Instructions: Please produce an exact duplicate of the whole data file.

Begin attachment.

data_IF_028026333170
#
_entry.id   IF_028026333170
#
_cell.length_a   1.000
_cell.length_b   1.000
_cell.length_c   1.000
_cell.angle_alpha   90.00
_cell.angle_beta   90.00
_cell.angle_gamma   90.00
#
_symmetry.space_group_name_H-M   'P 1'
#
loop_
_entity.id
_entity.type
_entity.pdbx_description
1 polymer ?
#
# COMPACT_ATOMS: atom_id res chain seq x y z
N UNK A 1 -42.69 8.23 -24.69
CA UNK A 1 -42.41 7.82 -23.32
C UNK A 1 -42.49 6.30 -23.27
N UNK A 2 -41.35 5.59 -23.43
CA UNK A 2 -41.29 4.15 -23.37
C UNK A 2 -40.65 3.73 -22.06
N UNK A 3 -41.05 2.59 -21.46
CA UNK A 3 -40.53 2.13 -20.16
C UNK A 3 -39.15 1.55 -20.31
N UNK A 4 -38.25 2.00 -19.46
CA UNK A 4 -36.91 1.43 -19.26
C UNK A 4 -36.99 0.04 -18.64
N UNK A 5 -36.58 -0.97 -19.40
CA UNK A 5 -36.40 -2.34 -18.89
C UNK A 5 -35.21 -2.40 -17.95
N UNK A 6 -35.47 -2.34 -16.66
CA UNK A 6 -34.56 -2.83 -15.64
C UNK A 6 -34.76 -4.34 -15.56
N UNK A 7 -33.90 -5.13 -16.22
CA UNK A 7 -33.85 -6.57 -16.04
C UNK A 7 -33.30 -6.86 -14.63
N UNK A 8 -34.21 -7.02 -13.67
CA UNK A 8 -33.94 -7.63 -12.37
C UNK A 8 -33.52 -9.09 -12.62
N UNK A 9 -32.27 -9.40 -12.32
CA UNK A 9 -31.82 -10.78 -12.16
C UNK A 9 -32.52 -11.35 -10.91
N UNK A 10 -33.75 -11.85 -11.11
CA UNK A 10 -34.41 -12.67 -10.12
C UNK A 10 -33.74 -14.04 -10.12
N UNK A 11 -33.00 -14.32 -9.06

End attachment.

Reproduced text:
data_IF_028026333170
#
_entry.id   IF_028026333170
#
_cell.length_a   1.000
_cell.length_b   1.000
_cell.length_c   1.000
_cell.angle_alpha   90.00
_cell.angle_beta   90.00
_cell.angle_gamma   90.00
#
_symmetry.space_group_name_H-M   'P 1'
#
loop_
_entity.id
_entity.type
_entity.pdbx_description
1 polymer ?
#
# COMPACT_ATOMS: atom_id res chain seq x y z
N UNK A 1 -42.69 8.23 -24.69
CA UNK A 1 -42.41 7.82 -23.32
C UNK A 1 -42.49 6.30 -23.27
N UNK A 2 -41.35 5.59 -23.43
CA UNK A 2 -41.29 4.15 -23.37
C UNK A 2 -40.65 3.73 -22.06
N UNK A 3 -41.05 2.59 -21.46
CA UNK A 3 -40.53 2.13 -20.16
C UNK A 3 -39.15 1.55 -20.31
N UNK A 4 -38.25 2.00 -19.46
CA UNK A 4 -36.91 1.43 -19.26
C UNK A 4 -36.99 0.04 -18.64
N UNK A 5 -36.58 -0.97 -19.40
CA UNK A 5 -36.40 -2.34 -18.89
C UNK A 5 -35.21 -2.40 -17.95
N UNK A 6 -35.47 -2.34 -16.66
CA UNK A 6 -34.56 -2.83 -15.64
C UNK A 6 -34.76 -4.34 -15.56
N UNK A 7 -33.90 -5.13 -16.22
CA UNK A 7 -33.85 -6.57 -16.04
C UNK A 7 -33.30 -6.86 -14.63
N UNK A 8 -34.21 -7.02 -13.67
CA UNK A 8 -33.94 -7.63 -12.37
C UNK A 8 -33.52 -9.09 -12.62
N UNK A 9 -32.27 -9.40 -12.32
CA UNK A 9 -31.82 -10.78 -12.16
C UNK A 9 -32.52 -11.35 -10.91
N UNK A 10 -33.75 -11.85 -11.11
CA UNK A 10 -34.41 -12.67 -10.12
C UNK A 10 -33.74 -14.04 -10.12
N UNK A 11 -33.00 -14.32 -9.06